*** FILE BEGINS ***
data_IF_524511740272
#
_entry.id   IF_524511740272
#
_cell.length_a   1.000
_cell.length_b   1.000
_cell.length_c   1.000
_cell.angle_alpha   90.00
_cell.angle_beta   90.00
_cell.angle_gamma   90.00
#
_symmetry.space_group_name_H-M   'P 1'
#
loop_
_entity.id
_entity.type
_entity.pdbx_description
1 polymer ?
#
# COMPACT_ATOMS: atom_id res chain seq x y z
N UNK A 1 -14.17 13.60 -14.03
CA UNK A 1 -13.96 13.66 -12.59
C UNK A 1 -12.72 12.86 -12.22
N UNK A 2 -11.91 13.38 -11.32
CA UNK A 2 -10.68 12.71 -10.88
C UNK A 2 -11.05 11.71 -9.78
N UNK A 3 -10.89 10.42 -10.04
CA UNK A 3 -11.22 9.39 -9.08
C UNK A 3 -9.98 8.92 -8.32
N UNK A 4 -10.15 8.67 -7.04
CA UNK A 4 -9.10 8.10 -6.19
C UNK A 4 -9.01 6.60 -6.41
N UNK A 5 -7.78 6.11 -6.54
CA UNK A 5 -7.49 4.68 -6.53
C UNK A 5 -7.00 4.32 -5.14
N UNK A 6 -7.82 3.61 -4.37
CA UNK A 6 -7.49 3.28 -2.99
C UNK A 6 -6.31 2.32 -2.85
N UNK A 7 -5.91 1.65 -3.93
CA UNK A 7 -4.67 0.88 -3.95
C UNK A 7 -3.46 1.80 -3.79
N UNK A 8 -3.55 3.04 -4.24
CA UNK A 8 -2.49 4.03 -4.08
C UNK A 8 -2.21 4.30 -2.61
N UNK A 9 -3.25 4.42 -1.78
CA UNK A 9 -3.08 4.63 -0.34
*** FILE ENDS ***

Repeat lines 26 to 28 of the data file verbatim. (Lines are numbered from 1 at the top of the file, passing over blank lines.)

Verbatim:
C UNK A 2 -11.05 11.71 -9.78
N UNK A 3 -10.89 10.42 -10.04
CA UNK A 3 -11.22 9.39 -9.08